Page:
NEW ELLENTON — Acclimating workers to a strict “nuclear culture” and procuring materials that meet nuclear construction standards are among the challenges facing the company building the government’s $4.8 billion mixed-oxide fuel project at Savannah River Site.
“We’re not building a Walmart or a Kmart out there. We’re building a high-precision nuclear plant,” said Kelly Trice, the president of Shaw AREVA MOX Services, during a status briefing Tuesday before U.S. Nuclear Regulatory Commission staffers.
The MOX plant is designed to dispose of surplus plutonium from dismantled nuclear bombs by blending it into fuel rods suitable for commercial power reactors.
The project remains on schedule for completion in 2016, Trice said, but has encountered some of the same challenges facing utilities building the first commercial nuclear power plants in the U.S. in almost 30 years.
Since the MOX project began almost five years ago, quality control issues have emerged several times, first with faulty rebar in 2007, then studs and couplers and – most recently – substandard steel piping.
The piping, he added, was identified before being installed, and remains boxed up at the site.
“We proactively caught it, using our own process,” he said. “We didn’t learn about it due to a failure in the field.”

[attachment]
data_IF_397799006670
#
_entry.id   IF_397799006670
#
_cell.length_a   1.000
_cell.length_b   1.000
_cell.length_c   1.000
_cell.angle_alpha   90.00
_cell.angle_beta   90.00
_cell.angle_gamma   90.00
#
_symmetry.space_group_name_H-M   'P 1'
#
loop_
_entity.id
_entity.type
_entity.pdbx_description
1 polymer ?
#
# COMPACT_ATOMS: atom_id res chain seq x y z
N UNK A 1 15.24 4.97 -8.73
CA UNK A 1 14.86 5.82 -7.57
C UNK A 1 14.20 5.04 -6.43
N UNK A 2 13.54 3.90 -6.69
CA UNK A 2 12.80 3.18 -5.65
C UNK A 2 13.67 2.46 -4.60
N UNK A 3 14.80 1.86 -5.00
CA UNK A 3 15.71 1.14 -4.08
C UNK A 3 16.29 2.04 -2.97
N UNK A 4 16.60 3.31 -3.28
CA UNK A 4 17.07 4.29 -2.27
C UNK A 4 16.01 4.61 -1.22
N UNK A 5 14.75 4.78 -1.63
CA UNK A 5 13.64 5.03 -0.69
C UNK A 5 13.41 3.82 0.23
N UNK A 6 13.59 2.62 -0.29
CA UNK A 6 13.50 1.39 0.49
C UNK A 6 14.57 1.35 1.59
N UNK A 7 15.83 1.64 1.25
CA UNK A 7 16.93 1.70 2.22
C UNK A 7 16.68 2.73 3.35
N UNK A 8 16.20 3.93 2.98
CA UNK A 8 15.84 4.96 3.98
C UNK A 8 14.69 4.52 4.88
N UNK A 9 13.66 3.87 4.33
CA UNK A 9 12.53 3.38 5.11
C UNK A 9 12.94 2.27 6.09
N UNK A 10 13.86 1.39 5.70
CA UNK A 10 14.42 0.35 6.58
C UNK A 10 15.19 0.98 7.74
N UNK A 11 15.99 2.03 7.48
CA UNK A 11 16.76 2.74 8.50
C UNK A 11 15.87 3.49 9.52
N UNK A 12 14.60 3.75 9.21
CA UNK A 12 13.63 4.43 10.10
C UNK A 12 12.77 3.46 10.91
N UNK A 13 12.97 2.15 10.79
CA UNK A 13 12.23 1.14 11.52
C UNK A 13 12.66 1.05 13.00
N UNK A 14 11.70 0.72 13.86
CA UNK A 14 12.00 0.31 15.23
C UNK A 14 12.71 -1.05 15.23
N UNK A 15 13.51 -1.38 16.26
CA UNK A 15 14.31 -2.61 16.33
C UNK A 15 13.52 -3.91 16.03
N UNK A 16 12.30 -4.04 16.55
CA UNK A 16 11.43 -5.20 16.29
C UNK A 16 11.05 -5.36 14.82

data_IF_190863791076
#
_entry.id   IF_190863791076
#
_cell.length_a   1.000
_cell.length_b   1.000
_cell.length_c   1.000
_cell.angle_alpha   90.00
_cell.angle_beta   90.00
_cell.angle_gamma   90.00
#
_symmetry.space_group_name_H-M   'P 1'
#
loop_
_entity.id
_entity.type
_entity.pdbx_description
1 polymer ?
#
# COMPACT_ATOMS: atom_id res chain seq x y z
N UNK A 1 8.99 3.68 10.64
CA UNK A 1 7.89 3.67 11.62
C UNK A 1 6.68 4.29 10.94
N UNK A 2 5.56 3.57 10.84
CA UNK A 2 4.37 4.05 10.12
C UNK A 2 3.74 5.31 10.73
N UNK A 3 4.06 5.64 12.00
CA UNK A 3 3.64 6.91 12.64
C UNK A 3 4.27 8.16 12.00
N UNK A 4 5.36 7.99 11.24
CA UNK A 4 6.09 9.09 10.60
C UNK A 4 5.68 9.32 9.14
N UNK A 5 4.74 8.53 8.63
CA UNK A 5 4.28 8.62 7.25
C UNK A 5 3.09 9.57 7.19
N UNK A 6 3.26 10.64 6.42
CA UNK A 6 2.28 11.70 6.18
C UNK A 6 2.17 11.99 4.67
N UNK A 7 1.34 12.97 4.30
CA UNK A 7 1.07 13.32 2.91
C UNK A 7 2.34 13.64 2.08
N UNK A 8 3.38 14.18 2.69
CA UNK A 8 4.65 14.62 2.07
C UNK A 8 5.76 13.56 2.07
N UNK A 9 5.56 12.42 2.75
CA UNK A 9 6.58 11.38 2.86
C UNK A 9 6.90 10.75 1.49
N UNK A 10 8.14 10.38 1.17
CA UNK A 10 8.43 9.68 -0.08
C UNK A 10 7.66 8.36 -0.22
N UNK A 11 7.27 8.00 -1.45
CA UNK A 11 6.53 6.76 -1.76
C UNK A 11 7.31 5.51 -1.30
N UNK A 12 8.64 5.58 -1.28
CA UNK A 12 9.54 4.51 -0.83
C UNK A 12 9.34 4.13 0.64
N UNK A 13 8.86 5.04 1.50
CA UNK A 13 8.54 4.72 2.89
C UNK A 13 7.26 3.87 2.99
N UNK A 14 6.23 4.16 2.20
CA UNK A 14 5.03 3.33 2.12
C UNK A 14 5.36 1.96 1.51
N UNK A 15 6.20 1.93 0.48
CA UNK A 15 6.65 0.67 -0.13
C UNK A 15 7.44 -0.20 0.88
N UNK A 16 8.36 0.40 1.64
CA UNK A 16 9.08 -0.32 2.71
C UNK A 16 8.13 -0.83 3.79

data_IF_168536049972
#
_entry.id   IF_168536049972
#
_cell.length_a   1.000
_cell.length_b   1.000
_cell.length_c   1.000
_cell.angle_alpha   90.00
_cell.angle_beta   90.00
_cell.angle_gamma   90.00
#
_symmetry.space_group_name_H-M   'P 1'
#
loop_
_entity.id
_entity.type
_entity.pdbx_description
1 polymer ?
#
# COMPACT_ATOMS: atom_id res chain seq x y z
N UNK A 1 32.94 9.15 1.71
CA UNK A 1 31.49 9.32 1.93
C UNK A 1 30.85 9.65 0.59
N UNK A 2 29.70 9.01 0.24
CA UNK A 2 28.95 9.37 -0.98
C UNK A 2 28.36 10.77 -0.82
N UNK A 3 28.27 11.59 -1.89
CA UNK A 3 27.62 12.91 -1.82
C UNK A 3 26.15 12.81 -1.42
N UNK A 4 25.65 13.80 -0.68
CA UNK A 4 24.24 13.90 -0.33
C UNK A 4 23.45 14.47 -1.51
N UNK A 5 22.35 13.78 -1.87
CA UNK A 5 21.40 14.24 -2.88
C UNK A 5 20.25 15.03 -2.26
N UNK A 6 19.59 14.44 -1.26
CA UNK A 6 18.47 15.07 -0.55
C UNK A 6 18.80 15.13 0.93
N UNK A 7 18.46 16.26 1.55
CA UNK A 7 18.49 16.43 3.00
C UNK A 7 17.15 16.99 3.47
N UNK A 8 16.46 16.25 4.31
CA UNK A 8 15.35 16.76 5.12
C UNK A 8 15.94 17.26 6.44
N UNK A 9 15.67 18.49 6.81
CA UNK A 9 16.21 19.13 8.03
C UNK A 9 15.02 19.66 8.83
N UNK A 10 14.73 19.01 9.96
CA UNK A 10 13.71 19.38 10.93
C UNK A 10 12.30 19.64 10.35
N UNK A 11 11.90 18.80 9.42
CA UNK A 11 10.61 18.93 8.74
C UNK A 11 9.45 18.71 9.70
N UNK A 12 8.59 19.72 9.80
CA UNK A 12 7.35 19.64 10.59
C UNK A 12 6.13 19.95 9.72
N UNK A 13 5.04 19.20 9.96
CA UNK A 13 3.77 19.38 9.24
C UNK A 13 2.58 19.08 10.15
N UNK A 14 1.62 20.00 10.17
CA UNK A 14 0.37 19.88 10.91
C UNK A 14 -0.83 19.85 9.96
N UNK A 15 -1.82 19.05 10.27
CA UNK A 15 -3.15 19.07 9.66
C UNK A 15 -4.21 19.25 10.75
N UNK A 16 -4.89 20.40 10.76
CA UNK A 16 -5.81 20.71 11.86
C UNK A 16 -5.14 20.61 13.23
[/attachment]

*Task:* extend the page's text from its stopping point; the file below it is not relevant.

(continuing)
With more than 400 separate entities manufacturing components for the specialized plant, including some in foreign countries, the company has continually enlarged its inspection staff. Currently, Trice told NRC staffers, about 130 workers are assigned to quality assurance in vendor materials.
The company also has a rigorous, on-site testing protocol for construction materials.
“Part of what we do is to take a commonly available material, and then prove it’s suitable for nuclear construction,” he said.
Educating thousands of employees, most of whom are involved in nuclear construction for the first time, about the meticulous standards and record keeping required at the site has also been a challenge, he said.
“We’re having to teach people the nuclear culture,” he said.
Despite the challenges, the project has proceeded safely, with a recent milestone that included 10 million work-hours without a lost time injury and the NRC’s most recent quarterly inspection report finding no regulatory violations.